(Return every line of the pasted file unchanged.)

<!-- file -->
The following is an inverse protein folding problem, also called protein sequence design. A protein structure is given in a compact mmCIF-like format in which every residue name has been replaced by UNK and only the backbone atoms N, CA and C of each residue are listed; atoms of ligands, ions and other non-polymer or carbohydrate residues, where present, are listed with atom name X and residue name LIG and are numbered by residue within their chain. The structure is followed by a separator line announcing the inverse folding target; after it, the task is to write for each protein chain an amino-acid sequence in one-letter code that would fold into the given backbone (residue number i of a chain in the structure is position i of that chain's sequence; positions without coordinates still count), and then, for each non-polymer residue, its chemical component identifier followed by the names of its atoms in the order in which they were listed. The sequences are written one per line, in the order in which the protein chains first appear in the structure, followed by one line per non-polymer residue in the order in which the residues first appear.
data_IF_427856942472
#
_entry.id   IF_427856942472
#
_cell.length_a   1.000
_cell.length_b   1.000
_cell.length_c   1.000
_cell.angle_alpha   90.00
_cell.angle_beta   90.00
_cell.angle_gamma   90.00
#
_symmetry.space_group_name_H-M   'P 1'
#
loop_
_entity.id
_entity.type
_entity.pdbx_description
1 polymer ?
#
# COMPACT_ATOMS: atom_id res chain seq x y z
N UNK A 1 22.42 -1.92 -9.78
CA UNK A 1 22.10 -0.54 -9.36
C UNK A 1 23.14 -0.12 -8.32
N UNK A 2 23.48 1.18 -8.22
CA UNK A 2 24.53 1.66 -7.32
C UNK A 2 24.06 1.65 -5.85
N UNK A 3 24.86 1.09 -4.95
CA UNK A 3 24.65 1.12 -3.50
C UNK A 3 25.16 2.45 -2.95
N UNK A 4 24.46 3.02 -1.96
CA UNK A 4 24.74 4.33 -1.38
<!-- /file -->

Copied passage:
The following is an inverse protein folding problem, also called protein sequence design. A protein structure is given in a compact mmCIF-like format in which every residue name has been replaced by UNK and only the backbone atoms N, CA and C of each residue are listed; atoms of ligands, ions and other non-polymer or carbohydrate residues, where present, are listed with atom name X and residue name LIG and are numbered by residue within their chain. The structure is followed by a separator line announcing the inverse folding target; after it, the task is to write for each protein chain an amino-acid sequence in one-letter code that would fold into the given backbone (residue number i of a chain in the structure is position i of that chain's sequence; positions without coordinates still count), and then, for each non-polymer residue, its chemical component identifier followed by the names of its atoms in the order in which they were listed. The sequences are written one per line, in the order in which the protein chains first appear in the structure, followed by one line per non-polymer residue in the order in which the residues first appear.
data_IF_427856942472
#
_entry.id   IF_427856942472
#
_cell.length_a   1.000
_cell.length_b   1.000
_cell.length_c   1.000
_cell.angle_alpha   90.00
_cell.angle_beta   90.00
_cell.angle_gamma   90.00
#
_symmetry.space_group_name_H-M   'P 1'
#
loop_
_entity.id
_entity.type
_entity.pdbx_description
1 polymer ?
#
# COMPACT_ATOMS: atom_id res chain seq x y z
N UNK A 1 22.42 -1.92 -9.78
CA UNK A 1 22.10 -0.54 -9.36
C UNK A 1 23.14 -0.12 -8.32
N UNK A 2 23.48 1.18 -8.22
CA UNK A 2 24.53 1.66 -7.32
C UNK A 2 24.06 1.65 -5.85
N UNK A 3 24.86 1.09 -4.95
CA UNK A 3 24.65 1.12 -3.50
C UNK A 3 25.16 2.45 -2.95
N UNK A 4 24.46 3.02 -1.96
CA UNK A 4 24.74 4.33 -1.38